After graduating from the University of California-Los Angeles in 1972, Jacqueline Chanda spent 13 years studying and working abroad — seven years in France and six in Zambia.
She returned to the states in 1985 and felt disappointed in the progress that she witnessed compared with when the Rev. Martin Luther King Jr. was alive. She could see it in the people, particularly how black women wore their hair.
Instead of Afros, which became popular as a powerful sign of black pride for many young people during the civil rights movement, African-Americans went back to straightening their hair. Black women’s changing hair style was a small but telling sign of how things were changing since King was assassinated on April 4, 1968.
“I was really in shock,” said Chanda, who majored in art, studied at Sorbonne University, received her doctorate, held many impressive jobs and in 2011 was named the first African-American president of the Kansas City Art Institute.
In Europe, Chanda found what many African-Americans have discovered for more than a century — an acceptance and treatment as equal that wasn’t present here.
“They didn’t consider me African-American,” she said. “They considered me an American.”
In the states, she faced double scrutiny as an African-American and a woman. But it’s driven her to succeed and rise to many black firsts in her career.
Chanda, like other young African-Americans, felt the pull of opportunities never before imagined that the civil rights movement opened in addition to the generations-long push of the black community to do better and achieve more than was possible for anyone like her.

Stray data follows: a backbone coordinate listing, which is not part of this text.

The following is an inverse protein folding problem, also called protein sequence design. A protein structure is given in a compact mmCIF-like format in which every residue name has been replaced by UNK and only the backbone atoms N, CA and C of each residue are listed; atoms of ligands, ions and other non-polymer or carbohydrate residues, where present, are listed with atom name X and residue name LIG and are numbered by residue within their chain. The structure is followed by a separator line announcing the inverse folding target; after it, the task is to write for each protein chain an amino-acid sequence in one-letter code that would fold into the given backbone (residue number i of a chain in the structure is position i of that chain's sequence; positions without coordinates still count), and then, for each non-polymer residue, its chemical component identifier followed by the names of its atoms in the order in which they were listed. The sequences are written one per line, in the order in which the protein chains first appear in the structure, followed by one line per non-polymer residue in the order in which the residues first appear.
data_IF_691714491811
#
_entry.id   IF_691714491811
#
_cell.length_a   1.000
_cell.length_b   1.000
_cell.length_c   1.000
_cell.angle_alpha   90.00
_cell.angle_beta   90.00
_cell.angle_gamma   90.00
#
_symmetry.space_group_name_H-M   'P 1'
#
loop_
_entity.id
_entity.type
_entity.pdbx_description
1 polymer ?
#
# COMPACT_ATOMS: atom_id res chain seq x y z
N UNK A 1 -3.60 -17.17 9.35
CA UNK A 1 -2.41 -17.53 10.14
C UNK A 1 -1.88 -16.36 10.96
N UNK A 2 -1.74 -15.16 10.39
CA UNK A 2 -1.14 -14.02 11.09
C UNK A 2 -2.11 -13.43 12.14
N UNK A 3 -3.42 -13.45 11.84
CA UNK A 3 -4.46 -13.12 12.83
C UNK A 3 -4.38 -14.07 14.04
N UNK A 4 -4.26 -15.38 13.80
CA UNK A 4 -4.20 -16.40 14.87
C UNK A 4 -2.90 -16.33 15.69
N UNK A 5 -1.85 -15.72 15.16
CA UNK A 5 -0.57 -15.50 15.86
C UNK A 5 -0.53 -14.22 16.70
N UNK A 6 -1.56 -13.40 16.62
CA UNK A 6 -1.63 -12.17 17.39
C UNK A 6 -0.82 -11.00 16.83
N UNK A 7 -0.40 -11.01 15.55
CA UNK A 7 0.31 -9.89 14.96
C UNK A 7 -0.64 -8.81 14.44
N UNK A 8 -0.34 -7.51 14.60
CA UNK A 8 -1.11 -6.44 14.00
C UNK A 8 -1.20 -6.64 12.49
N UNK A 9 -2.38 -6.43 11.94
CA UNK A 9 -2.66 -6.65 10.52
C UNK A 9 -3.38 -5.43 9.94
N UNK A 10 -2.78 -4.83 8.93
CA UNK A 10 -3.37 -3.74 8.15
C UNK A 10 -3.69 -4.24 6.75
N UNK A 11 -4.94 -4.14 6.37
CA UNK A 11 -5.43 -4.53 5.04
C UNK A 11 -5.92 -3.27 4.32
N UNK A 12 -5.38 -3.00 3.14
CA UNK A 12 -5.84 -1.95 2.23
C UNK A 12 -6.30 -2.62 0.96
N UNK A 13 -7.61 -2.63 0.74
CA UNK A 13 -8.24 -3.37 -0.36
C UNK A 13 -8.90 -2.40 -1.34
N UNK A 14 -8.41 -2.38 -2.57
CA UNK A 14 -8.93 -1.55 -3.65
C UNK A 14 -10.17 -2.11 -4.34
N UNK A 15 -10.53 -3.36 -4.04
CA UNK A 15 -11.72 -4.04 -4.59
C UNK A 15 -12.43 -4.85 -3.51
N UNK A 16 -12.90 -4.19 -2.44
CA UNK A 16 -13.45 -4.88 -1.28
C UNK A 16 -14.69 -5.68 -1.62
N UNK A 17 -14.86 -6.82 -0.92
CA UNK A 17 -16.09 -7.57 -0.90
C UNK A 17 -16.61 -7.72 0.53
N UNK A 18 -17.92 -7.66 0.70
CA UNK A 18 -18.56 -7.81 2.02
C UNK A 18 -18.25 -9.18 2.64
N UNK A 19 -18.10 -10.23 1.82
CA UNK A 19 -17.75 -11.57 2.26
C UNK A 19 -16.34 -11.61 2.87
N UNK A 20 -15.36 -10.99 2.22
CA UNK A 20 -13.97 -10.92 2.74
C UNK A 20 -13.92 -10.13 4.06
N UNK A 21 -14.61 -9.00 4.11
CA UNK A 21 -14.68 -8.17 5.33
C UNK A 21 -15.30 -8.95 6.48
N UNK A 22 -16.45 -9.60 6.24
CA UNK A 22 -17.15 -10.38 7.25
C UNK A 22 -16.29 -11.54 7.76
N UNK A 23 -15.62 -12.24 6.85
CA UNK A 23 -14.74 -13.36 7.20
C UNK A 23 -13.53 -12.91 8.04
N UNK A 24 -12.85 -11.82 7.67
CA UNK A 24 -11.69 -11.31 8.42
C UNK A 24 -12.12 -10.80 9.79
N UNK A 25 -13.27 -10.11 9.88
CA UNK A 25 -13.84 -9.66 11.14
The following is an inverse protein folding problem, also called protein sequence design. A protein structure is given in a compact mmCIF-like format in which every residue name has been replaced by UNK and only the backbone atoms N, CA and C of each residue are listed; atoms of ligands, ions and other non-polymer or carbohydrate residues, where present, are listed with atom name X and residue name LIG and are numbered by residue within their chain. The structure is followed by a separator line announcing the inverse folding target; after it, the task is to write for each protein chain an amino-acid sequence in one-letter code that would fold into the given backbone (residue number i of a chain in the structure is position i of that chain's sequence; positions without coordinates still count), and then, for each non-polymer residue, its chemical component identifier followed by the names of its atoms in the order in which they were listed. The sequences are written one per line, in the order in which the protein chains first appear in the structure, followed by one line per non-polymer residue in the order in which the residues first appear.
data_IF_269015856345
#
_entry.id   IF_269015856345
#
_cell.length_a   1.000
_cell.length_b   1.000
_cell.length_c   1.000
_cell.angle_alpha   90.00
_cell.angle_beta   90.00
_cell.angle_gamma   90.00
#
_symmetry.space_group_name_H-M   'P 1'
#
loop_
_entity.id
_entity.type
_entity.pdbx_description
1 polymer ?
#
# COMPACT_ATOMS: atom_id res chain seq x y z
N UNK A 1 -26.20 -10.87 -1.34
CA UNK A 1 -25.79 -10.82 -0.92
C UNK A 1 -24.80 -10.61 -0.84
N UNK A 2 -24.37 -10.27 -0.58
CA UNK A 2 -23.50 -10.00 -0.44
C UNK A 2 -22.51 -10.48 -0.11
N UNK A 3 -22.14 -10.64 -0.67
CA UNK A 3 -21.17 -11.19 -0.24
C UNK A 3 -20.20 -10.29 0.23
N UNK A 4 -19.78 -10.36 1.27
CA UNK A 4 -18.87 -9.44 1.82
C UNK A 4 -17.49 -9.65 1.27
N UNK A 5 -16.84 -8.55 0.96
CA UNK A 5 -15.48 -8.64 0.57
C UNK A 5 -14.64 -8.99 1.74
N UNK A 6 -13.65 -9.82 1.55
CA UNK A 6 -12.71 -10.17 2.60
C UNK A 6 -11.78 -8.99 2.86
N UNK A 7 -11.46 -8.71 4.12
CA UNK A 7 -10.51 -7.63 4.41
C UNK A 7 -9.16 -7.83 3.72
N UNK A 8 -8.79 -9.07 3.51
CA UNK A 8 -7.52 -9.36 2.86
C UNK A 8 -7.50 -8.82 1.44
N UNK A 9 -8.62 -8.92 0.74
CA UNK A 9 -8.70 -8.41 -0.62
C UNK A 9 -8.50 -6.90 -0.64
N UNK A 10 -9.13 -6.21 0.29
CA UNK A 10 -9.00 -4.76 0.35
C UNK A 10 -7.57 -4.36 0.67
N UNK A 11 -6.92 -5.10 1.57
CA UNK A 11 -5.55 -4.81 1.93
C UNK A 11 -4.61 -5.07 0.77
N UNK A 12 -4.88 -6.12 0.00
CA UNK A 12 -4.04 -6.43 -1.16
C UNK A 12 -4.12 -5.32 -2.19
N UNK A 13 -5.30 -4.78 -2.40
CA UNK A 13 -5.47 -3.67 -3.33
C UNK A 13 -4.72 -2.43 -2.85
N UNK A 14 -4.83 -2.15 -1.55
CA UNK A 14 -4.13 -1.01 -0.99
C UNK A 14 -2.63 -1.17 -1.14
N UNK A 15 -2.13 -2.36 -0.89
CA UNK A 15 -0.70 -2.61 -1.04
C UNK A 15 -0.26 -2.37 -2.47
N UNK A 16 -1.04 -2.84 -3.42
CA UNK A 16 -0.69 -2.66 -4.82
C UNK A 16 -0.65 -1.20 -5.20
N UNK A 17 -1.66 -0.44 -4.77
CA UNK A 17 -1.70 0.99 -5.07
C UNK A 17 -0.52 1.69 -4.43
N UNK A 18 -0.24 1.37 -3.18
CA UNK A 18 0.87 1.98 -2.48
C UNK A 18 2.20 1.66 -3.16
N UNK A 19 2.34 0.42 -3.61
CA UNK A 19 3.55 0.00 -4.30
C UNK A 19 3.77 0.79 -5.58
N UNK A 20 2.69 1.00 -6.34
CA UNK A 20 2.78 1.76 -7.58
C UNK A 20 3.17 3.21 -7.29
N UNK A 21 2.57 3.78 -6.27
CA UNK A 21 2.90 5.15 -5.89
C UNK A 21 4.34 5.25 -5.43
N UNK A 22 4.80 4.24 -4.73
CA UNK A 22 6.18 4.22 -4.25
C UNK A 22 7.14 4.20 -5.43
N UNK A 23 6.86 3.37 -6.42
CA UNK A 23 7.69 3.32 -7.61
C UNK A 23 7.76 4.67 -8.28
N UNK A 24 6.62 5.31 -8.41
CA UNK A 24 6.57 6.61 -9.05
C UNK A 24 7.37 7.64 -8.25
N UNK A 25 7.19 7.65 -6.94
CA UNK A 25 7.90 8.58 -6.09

But the “look” and what people articulated when she returned to the United States indicated that what she still felt was waning with each new generation of blacks who were further removed from the struggle. “There was a feeling of lost ground,” said Chanda, who joins others for this column series looking at 50 years of civil rights advances while sharing a vision for the next half-century.
The losses are measured now in fewer African-Americans earning doctorates in sciences, the arts and other fields. The pipeline of African-Americans primed for executive positions has been declining steadily, jeopardizing future progress.
Chanda recalled that she never had a black instructor so she tries to be a mentor and create a welcoming environment for all art institute students.
Coming to the art institute is like coming home, said Chanda, who was born in Detroit. “I’m still sometimes amazed when I turn in the driveway, and it says president on the parking place and I pull in and it’s mine,” she said.
Chanda has her vision for the future. But then there’s reality.
“It would be nice 50 years from now that none of this will matter, and we can live life thinking about the quality of the individuals vs. the color of their skin,” she said. “I know we’re not there yet.”
The pipeline to the arts worries her now. The 2001 No Child Left Behind law’s emphasis on testing math and reading has cut out emphasis on the arts. If the flame is put out at younger ages, it is difficult to rekindle. We’re seeing that now.
Pursuing leadership jobs like hers also are possible. “There are other ways to find satisfaction in the arts,” Chanda said.
Young people have to be shown the options. Chanda also would like the outreach to include African-Americans. Often they get left out, and the art world suffers.
Chanda remains filled with the same hope for the present and future that her parents instilled in her during the civil rights movement. It fueled her career.
That hope, with the community’s renewed push, can make the next 50 years in America the greatest of all for the arts.